Browsing the fediverse

Steampipe’s SQLification of the Mastodon API is a handy way to track activity in the fediverse. Use it to do Mastodon analytics, find interesting people, and more.

social media network interaction
Gerd Altmann (CC0)

In early November, when the Great Discontinuity happened, I started working on a Steampipe plugin to enable SQL queries against the Mastodon API, along with a companion Steampipe “mod” (suite of dashboards) to display and chart the results of those queries.

I expect these dashboards will soon be available in Steampipe Cloud, where it will take just a few seconds to pop in your Mastodon access token (from, e.g., and begin using the dashboards.

Meanwhile, if you’re so inclined, you can find the plugin here and the dashboards here. If you’re reasonably technical you can pretty quickly and easily install Steampipe, clone these repos, build the plugin, and start using the dashboards.

Why would you want to? My own motivation, originally, was to do Mastodon analytics. I thought Steampipe’s SQLification of the API would be a handy way to discern and monitor activity trends during a period of extraordinary flux. And that’s proven to be true, to a limited extent. Here’s a snapshot of the dashboard that uses the instance activity API.

mastodon registrations by week IDG

I’m watching this chart with great interest. Where does it go from here? I’m not going to hazard a guess. Everything’s up in the air right now, and anything could happen.

But as I added tables to the plugin to encapsulate more of the Mastodon API, and added dashboards to visualize those tables, my focus shifted. I began to see the suite of dashboards as a Mastodon reader/browser that complements the web and phone clients, and that’s how I mainly use them now.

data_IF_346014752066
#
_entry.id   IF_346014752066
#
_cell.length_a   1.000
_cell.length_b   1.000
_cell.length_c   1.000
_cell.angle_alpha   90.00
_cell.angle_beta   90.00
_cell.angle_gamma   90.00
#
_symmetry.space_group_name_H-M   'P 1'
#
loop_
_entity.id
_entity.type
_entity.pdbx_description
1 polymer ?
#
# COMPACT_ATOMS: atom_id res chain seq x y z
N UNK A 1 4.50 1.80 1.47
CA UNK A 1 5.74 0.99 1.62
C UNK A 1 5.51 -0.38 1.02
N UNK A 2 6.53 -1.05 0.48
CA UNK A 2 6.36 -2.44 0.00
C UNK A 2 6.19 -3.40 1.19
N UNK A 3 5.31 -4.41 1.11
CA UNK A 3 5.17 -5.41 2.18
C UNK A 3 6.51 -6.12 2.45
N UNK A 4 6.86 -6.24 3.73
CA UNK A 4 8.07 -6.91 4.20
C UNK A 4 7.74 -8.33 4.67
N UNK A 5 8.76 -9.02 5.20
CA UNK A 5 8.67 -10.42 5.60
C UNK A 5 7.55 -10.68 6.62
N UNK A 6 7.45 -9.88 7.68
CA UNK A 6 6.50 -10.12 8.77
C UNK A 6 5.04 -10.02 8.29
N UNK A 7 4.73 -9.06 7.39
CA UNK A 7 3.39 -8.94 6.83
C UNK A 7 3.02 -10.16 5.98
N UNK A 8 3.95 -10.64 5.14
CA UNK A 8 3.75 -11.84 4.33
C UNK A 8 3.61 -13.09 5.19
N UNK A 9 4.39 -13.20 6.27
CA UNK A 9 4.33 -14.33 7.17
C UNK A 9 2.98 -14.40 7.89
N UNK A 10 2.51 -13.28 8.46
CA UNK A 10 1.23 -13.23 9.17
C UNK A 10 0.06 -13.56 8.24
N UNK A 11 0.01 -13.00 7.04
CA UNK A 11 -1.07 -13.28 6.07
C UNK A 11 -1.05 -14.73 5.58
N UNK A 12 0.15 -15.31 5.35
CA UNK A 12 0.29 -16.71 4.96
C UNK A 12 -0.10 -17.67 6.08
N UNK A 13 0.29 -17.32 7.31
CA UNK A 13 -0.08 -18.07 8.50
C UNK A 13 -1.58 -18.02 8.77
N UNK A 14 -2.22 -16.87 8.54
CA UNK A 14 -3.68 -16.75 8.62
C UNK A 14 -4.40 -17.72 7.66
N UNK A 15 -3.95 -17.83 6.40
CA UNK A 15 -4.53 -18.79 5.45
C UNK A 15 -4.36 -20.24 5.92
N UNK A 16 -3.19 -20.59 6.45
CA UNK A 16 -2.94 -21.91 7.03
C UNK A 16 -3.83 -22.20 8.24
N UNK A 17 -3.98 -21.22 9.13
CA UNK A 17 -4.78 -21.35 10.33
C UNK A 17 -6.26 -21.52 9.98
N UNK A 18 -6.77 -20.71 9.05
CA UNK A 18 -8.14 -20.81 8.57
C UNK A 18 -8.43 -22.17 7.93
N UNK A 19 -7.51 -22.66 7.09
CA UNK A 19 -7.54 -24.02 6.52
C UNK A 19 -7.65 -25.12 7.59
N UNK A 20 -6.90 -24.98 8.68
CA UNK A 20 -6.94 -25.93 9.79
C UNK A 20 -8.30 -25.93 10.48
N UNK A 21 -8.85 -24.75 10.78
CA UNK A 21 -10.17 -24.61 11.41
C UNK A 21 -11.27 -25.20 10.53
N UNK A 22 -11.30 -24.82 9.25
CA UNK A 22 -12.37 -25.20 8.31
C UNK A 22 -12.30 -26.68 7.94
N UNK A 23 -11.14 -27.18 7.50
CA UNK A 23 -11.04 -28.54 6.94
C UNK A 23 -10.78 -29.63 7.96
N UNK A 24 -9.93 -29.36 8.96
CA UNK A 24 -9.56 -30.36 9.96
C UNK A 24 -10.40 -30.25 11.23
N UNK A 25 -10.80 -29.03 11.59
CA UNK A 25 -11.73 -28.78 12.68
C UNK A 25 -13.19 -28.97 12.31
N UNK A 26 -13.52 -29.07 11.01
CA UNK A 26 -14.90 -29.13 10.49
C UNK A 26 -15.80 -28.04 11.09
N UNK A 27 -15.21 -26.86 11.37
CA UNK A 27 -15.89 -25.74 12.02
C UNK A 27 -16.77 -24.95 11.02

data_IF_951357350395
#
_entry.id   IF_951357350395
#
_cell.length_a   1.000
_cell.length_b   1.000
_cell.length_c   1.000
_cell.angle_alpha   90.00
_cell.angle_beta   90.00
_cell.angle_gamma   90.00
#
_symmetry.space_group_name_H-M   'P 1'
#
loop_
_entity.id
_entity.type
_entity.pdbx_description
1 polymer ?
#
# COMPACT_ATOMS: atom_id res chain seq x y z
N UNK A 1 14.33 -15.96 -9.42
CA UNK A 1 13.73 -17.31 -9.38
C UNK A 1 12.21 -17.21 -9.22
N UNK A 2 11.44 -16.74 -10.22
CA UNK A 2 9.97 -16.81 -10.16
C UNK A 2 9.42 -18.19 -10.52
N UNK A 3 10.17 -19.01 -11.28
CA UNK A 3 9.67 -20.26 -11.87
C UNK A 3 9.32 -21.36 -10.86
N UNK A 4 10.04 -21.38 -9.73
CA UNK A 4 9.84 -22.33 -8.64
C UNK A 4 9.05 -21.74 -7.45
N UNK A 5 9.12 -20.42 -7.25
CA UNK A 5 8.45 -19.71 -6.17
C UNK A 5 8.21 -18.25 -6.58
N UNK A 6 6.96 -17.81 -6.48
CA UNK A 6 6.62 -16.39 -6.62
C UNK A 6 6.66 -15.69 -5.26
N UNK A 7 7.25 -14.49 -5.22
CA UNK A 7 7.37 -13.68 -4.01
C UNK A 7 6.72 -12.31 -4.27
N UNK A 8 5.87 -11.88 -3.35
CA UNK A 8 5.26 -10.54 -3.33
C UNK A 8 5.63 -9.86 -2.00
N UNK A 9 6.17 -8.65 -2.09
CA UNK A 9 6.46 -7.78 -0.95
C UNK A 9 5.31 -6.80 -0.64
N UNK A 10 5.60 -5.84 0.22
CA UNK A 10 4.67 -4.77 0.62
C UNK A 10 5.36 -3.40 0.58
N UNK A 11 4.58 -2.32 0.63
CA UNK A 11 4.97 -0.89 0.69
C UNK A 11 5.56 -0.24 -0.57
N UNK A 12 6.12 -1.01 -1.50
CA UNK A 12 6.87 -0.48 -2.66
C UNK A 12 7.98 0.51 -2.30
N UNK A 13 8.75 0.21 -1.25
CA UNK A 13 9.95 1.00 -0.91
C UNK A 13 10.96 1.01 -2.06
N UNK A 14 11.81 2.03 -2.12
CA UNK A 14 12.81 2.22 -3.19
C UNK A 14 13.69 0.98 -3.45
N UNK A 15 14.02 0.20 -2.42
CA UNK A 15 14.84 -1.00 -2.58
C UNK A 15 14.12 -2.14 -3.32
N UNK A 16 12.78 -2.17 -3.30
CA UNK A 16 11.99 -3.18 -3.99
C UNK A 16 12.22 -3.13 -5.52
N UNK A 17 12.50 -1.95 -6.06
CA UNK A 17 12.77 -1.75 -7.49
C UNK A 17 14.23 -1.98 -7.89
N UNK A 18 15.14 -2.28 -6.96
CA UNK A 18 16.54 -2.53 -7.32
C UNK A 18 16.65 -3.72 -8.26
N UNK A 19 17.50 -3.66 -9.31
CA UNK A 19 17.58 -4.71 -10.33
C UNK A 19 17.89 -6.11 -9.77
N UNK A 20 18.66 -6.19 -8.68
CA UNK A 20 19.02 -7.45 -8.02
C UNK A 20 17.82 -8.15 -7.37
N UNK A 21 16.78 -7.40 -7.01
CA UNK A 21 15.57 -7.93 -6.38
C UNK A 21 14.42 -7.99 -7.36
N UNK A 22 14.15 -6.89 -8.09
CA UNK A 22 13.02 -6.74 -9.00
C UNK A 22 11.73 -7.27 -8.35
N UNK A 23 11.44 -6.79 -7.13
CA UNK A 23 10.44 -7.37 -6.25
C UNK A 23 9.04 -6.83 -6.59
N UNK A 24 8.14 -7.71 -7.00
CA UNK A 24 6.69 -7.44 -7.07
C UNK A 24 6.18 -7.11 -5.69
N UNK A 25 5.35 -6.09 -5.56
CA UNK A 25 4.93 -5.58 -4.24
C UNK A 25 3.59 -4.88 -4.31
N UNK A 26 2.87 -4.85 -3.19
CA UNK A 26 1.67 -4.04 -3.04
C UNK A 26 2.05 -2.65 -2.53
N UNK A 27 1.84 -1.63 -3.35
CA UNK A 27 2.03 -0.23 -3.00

I think the key benefit is one of Edward Tufte’s core principles: information density. Each of these dashboards shows more activity than you can see at a glance in the web or phone interfaces. I find this very helpful for searching and browsing. When I see items of interest that I want to interact with, I click through to the web app in order to boost, reply, or favorite.

Will this way of browsing Mastodon appeal to you? To get a feel for what it’s like, here are snapshots of some of the dashboards I’ve built so far.










For me, at least, this approach has become an effective way to browse the fediverse, find interesting people, read what they boost, and keep track of my own activity.

If you are dev-minded, by the way, please note that these dashboards are just one way to skin the results of queries against the plugin. Any SQL client can connect to Steampipe’s Postgres endpoint. You could use dashboards like Metabase or Grafana, or you could embed Steampipe as a component in an app.

This series:

  1. Autonomy, packet size, friction, fanout, and velocity
  2. Mastodon, Steampipe, and RSS
  3. Browsing the fediverse
  4. A Bloomberg terminal for Mastodon
  5. Create your own Mastodon UX
  6. Lists and people on Mastodon
  7. How many people in my Mastodon feed also tweeted today?
  8. Instance-qualified Mastodon URLs
  9. Mastodon relationship graphs
  10. Working with Mastodon lists
  11. Images considered harmful (sometimes)
  12. Mapping the wider fediverse
  13. Protocols, APIs, and conventions
  14. News in the fediverse
  15. Mapping people and tags in Mastodon
  16. Visualizing Mastodon server moderation
  17. Mastodon timelines for teams
  18. The Mastodon plugin is now available on the Steampipe Hub

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